Sunday, December 21, 2014

How the Unitarians and the Universalists Saved Christmas

Rev. Kit Ketcham, Dec. 21, 2014
Pacific UU Fellowship

         I hope I don’t sound too snarky, but something happened recently that relates to our topic today and I thought I’d share it.
         Overheard in my dentist’s office a few days ago, while I was waiting for my appointment.  One clerk was speaking to another:
“I just hate this ‘Happy Holidays’ stuff!  It’s Christmas, damn it, and people should be saying ‘Merry Christmas’, not ‘Happy Holidays’.”  And what’s this Xmas stuff, anyhow?  You can’t X Christ out of Christmas!”
         Several thoughts went through my mind, especially after the other clerk agreed and they conversed for a few moments about Jesus being the reason for the season, implying that Christmas was there first and had “first dibs” on the holiday season.
         One thought was that I should go to the reception desk and set them straight or at least warn them that we were listening to them in the waiting room.  My immediate next thought was that I might not be able to counteract so much blatant confusion.  And my next thought was that maybe I’d start looking for another dentist. 
         Except that I really like my dentist, who, I think, may be Jewish and may be unaware that his office staff harbors this opinion.  And, too, (grammar nerd alert, grammar nerd alert!) the use of “damn”, a common word invoking hellfire upon the subject “it”, which in this case would be Christmas itself, making Christmas the logical and grammatical victim of the damning, which I don’t think is what they had in mind.
         This is the time of year when that tired old War on Christmas rhetoric gets dragged out of the tattered decorations box and hung on the tree.
          I don’t listen to Fox cable news, so I rarely hear it first hand and have been spared the need to counteract its ignorance myself, relying on other Facebook friends and the real news videos of John Stewart and Stephen Colbert to do the work for me.  I just repost.  I’m too old to dive into the fray and am content to let younger firebrands do it for me.  Yes, I’m getting old, humor me.
         But the truth is, going back to the title of this sermon, the Unitarians and Universalists really did help to save Christmas.  It wouldn’t be what we have and love today if it hadn’t been for the UUs of the 18th and 19th centuries.  And the Unitarians and Universalists built on the foundation set in place by pagan worshippers over thousands of years of honoring the earth, sun, moon, and stars as divine.
         Today marks the Winter Solstice, a holy day which has been in existence since the earth began orbiting around the sun and has been observed for millennia, ever since the first human realized that after this solar occasion, the disappearing light in the sky began to come back. 
         Many familiar Christmas customs and symbols come straight out of earth-based, pagan rituals and practices.  The winter solstice was a huge occasion for celebration, as early peoples watched the slow return of longer days and shorter nights, even as the cold winter winds and snow made life uncomfortable and risky. 
         To express their jubilation at what they considered the Birthday of the Sun and to push back the dark nights, they lit bonfires and burned torches and lit up the night with feasting and singing and gift-giving, all in joy for the relief they felt because the sun was returning.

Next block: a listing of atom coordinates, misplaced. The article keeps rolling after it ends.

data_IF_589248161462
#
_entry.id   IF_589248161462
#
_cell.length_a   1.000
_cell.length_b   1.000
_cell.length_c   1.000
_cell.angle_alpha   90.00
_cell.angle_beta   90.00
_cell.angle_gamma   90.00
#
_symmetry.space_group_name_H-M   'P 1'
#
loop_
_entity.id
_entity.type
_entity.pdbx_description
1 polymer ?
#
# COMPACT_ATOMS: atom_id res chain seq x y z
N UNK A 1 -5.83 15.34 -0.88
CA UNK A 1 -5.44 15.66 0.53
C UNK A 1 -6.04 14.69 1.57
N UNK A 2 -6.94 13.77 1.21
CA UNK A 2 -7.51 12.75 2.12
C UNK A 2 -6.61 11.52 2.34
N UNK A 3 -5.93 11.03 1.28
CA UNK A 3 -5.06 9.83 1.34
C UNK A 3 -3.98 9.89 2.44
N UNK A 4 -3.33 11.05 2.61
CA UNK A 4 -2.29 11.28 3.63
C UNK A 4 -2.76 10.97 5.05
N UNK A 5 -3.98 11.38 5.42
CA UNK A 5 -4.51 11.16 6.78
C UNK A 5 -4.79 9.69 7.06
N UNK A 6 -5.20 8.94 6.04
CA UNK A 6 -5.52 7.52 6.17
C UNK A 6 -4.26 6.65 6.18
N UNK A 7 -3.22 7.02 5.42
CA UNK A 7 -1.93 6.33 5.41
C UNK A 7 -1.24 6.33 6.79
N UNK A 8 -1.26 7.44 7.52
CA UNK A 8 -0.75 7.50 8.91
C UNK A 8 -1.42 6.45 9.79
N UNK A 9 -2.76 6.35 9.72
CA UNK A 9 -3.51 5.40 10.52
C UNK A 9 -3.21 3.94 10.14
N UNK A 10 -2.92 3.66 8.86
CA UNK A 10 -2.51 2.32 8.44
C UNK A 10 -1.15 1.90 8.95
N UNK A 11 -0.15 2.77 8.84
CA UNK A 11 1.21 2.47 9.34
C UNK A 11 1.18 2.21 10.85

Many of their festive symbols are important to us too---the holly and the ivy---well, maybe not so much the holly and the ivy here in the NW, evergreen branches, yule logs, mistletoe, and the profusion of candlelight everywhere.  The change of seasons meant that the earth would again produce vegetation---food---as the air warmed and the rains came. 
         But change was in the wind, because institutional religion began to take an interest in solstice festivals.
         It was in about the 4th century CE, when church authorities managed to refashion the ancient pagan Winter Solstice revelry into a Christian celebration of Jesus’ birth.  They had tried to halt these winter festivals because they honored pagan nature gods. 
         But it wasn’t that easy.  Thousands of years of custom do not die easily.  So compromises were made, with nature deities being discreetly transformed into Christian saints and the whole shebang gradually became part of the Christian calendar.
         Since nobody really knew when Jesus was born, the day long associated with the rebirth of the Sun, Dec. 25th, became the date of Jesus’ birthday.
         Christmas became a mélange of world religious practices---with Celtic, Teutonic, Slav and even Asian, Greek and Roman influences.  It has never been a strictly Christian holiday.  So take that, you War on Christmas folks!  We know the real story!  And by the way, the X in Xmas is the Greek letter CHI, which has been used since antiquity to indicate the word Christ.
         Let’s make merry ourselves now with a hymn that celebrates some of what ancient peoples celebrated:  Deck the Halls with Boughs of Holly, page 235.
         In  Merry Olde England, under Oliver Cromwell, the Puritan Party passed legislation outlawing Christmas.  However,  people rebelled and Christmas went underground with its revelry, which included heavy drinking, sexual misbehavior, and general debauchery.  The outrage at this infringement on popular custom resulted in the ousting of the ruling Puritan party.  So much for legislating godliness, sobriety, and chastity!
         But the Puritans were also settling in the New World and their disapproval of Christmas revelry meant that Christmas was banned for many years in early American communities.
         Christmas in the earliest years of colonial America was forbidden.  The Puritans found it offensive to their pietistic minds.  They had come to the New World with religious freedom on their agenda, but that freedom didn’t include the revelry of drunkenness, lasciviousness, and general chaos that erupted every Christmas season among the so-called “lower classes”.
         There were laws against Christmas celebrations and people could be punished severely for indulging in them.  Talk about a War on Christmas!
         The Puritans did have a point----Christmas had become a season of lawlessness, in which wild bands of hoodlums in masks, bent on forbidden activity, roamed the streets, and it drove the Puritans crazy.